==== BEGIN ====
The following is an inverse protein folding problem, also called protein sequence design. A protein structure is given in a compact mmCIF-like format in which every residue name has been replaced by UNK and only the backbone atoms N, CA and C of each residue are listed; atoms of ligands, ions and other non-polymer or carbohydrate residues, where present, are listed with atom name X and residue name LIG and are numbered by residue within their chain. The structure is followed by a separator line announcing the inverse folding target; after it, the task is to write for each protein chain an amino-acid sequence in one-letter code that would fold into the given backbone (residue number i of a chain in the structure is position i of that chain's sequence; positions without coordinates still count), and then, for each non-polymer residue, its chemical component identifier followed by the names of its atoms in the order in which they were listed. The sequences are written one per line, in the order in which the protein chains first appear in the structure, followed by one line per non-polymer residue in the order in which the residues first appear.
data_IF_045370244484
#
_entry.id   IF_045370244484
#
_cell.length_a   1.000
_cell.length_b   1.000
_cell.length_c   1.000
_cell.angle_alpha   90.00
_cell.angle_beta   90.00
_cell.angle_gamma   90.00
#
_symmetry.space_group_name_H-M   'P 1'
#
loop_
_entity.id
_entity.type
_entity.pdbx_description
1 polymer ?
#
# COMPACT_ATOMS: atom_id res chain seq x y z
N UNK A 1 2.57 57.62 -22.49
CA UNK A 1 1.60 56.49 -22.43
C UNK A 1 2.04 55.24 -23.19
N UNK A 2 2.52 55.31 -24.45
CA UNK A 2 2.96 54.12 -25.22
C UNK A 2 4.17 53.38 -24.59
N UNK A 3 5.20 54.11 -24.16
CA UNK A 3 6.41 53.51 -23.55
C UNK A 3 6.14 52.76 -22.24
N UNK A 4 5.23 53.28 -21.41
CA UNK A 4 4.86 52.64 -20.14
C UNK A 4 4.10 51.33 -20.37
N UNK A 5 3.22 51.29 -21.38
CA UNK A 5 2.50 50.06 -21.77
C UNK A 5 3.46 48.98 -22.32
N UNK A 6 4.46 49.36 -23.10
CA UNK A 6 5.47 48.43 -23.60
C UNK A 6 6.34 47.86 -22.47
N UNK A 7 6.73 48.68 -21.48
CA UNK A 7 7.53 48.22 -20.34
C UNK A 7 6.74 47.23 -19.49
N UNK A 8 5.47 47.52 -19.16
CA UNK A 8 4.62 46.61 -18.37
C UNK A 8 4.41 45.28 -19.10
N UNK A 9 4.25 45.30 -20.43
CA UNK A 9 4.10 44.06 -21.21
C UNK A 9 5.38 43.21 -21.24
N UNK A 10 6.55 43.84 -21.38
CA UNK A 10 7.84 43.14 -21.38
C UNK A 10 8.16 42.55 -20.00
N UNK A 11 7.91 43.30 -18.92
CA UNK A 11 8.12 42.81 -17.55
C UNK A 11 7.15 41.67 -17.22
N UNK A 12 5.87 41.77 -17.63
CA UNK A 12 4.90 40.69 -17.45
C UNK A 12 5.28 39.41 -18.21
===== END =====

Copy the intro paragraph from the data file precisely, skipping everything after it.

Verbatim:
The following is an inverse protein folding problem, also called protein sequence design. A protein structure is given in a compact mmCIF-like format in which every residue name has been replaced by UNK and only the backbone atoms N, CA and C of each residue are listed; atoms of ligands, ions and other non-polymer or carbohydrate residues, where present, are listed with atom name X and residue name LIG and are numbered by residue within their chain. The structure is followed by a separator line announcing the inverse folding target; after it, the task is to write for each protein chain an amino-acid sequence in one-letter code that would fold into the given backbone (residue number i of a chain in the structure is position i of that chain's sequence; positions without coordinates still count), and then, for each non-polymer residue, its chemical component identifier followed by the names of its atoms in the order in which they were listed. The sequences are written one per line, in the order in which the protein chains first appear in the structure, followed by one line per non-polymer residue in the order in which the residues first appear.